Code Coverage Isn't Only for Unit Tests

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Code Coverage Isn't Only for Unit Tests

A look at the basics and subtypes of code and test coverage, and a tutorial on how to measure it.

· Agile Zone ·
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What is Code (or Test) Coverage?

Code coverage (or test coverage) shows which lines of the code were (or were not) being executed by the tests. It is also a metric which helps you to find out the percentage of your covered (executed) code by the tests. E.g.: It tells you that your codebase consists of 10 lines, 8 lines were being executed by your tests, so your coverage is 80%. (It tells you nothing about the quality of your software or how good your tests are.)

If you want to read more about code coverage, check these links:

What Are the Subtypes of Test Coverage?

Basically, test coverage can be measured for all levels of tests, like unit-, integration-, acceptance tests, etc. For example, unit test coverage is a subtype of test coverage, it shows which lines of the source code were (or were not) being executed by the unit tests.

How Do You Measure Code Coverage?

The usual way (at least in the Java world) to measure code coverage is instrumenting the code. Instrumentation is a technique to track the execution of the code at runtime. This can be done in different ways:

  • Offline instrumentation

    • Source code modification

    • Byte code manipulation

  • On-the-fly instrumentation

    • Using an instrumenting ClassLoader

    • Using a JVM agent

Offline Instrumentation

Offline instrumentation is a technique to modify the source code or the byte code at compile time in order to track the execution of the code at runtime. In practice, this means that the code coverage tool injects data collector calls into your source or byte code to record if a line was executed or not.

Offline Instrumentation Example (Clover)

Clover uses source code instrumentation but I only show you the decompiled code because it is easier to get the byte code.

The original method is the following:

public static void main(String[] args) {
    SpringApplication.run(CoverageDemoApplication.class, args);

After instrumenting-compiling-decompiling the code, we get something like this:

public static void main(String[] var0) {
    SpringApplication.run(CoverageDemoApplication.class, var0);

The instrumented code is a bit more sophisticated, here you can check the whole file: instrumented and decompiled code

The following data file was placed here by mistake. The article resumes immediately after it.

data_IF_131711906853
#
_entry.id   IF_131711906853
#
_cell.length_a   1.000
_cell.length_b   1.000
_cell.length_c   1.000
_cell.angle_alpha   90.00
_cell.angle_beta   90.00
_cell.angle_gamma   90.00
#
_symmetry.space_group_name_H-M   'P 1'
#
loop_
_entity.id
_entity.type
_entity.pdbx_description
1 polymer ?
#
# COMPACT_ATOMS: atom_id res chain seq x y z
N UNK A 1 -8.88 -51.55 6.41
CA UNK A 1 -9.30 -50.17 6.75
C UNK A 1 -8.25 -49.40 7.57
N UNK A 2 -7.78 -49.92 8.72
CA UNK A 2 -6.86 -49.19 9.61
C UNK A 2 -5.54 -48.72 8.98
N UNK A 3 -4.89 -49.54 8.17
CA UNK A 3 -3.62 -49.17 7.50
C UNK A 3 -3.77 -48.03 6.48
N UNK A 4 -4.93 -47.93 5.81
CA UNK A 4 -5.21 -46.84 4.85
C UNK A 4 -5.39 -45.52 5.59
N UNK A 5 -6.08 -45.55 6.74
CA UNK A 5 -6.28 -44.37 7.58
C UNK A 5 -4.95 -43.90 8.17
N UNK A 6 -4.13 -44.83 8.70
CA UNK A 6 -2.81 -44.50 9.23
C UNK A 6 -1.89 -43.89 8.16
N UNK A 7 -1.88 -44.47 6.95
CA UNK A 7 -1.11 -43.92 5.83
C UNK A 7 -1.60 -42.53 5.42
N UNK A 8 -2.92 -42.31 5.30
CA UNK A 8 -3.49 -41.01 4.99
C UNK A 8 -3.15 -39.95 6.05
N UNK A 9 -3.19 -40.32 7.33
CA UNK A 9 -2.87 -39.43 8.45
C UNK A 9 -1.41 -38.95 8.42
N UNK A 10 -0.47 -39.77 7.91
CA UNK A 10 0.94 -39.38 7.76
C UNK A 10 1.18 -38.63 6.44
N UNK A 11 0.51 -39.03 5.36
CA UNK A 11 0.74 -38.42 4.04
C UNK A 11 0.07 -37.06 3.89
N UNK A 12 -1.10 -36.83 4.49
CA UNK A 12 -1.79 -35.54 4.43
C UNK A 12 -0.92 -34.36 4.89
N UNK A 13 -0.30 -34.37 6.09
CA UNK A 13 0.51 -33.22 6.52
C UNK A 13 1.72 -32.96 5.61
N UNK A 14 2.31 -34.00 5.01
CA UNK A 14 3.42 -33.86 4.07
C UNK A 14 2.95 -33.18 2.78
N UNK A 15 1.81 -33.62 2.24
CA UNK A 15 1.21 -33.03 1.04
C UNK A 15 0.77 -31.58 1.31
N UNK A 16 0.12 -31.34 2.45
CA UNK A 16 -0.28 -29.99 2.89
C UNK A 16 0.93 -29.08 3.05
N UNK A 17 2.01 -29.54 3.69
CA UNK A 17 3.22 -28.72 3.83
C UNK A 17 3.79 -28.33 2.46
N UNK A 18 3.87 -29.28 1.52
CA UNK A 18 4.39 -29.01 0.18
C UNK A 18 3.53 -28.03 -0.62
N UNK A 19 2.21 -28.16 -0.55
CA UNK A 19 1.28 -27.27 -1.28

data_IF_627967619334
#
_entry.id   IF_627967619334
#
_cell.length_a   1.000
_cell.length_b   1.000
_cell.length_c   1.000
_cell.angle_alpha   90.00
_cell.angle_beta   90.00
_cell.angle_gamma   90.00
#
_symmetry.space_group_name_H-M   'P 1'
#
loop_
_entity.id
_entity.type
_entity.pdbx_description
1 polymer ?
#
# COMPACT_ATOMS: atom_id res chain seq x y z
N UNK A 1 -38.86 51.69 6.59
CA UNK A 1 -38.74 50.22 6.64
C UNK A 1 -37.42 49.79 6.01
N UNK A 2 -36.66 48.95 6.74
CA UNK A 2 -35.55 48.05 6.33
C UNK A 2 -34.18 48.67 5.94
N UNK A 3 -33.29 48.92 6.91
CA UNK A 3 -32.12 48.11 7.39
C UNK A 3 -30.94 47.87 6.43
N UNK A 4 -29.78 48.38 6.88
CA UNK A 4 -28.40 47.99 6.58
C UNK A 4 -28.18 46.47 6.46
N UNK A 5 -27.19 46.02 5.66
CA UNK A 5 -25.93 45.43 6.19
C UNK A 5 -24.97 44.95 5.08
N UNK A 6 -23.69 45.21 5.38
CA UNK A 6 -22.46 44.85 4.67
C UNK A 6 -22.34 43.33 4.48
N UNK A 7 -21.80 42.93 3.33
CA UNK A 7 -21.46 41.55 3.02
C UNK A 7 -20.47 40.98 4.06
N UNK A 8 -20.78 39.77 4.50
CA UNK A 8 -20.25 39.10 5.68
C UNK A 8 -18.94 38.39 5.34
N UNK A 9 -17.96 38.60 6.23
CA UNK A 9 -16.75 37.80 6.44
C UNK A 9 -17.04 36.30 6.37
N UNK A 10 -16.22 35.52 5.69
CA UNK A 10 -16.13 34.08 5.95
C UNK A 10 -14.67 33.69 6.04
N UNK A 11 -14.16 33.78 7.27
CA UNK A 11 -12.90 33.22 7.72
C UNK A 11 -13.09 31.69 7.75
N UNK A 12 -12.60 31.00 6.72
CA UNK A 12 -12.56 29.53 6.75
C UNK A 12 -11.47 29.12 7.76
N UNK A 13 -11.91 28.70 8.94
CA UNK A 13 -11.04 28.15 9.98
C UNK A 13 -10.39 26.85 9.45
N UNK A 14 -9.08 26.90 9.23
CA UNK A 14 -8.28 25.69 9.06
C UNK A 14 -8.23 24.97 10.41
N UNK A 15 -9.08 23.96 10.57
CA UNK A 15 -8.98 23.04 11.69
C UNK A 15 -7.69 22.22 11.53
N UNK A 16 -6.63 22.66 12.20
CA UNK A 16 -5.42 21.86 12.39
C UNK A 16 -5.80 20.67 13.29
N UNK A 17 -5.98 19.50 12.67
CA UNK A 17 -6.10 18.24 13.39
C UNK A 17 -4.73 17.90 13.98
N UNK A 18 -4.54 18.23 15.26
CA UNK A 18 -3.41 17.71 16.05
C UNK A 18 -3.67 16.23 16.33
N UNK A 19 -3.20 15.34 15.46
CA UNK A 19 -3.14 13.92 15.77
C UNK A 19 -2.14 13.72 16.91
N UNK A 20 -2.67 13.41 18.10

Offline Instrumentation Demo Project

I created a GitHub repo where I hack the Gradle Clover plugin in order to see the instrumented files. So if you want the red pill, I can show you how deep the rabbit hole goes: what the Clover plugin does under the hood and how to get the instrumented class files: Offline instrumentation demo

On-the-fly Instrumentation

This instrumentation process happens on-the-fly during class loading by using a Java Agent or a special Class Loader so the source/byte code remains untouched.

Picking the "Right" Coverage Tool

This question becomes more interesting above unit testing level. For example, in order to run integration tests, you need to:

  1. Start the application

  2. Run the tests

  3. Stop the application

This process is a bit more complicated than running unit tests. Suppose that we have a classic, servlet-based web application which runs in Tomcat (or in any other Servlet Container) and we want to measure the integration test coverage. In this case, the integration testing consists of the following steps:

  1. Compile the code and create the application package (a war file in our case)

  2. Start the app in Tomcat

  3. Run the integration tests and track execution data

  4. Stop the app

  5. Generate report from the collected data

If our coverage tool instruments the code offline, we will end up with two packages: one for the test environments (in order to be able to measure test coverage) and one for non-testing environments (e.g.: production). Having different packages for the same application is something that we really want to avoid.

If our coverage tool instruments the code on-the-fly, we can deploy the same package to each of our environments. The only difference will be the configuration for the different environments, e.g.: an additional JVM option where we configure the coverage tool which seems much more convenient.

Demo Project

I created a GitHub repo to show this scenario in action. So here is what you need:

So if you clone this repo and run ./gradlew build, you should see something like this in the console:

$ ./gradlew build





And you should see three reports in the build/reports/jacoco directory. Or in the resources directory of this repo.

Covered Lines (Unit Tests, Functional Tests, Merged)

Covered lines for unit tests

Covered lines for functional tests

Covered lines

Stats (Unit Tests, Functional Tests, Merged)

Stats for unit tests

Stats for functional tests

Merged stats

Featured image: vladstudio.com

clover, code coverage, functional testing, gradle, integration testing, jacoco, java, test, testing, unit testing

Published at DZone with permission of Jonatan Ivanov . See the original article here.

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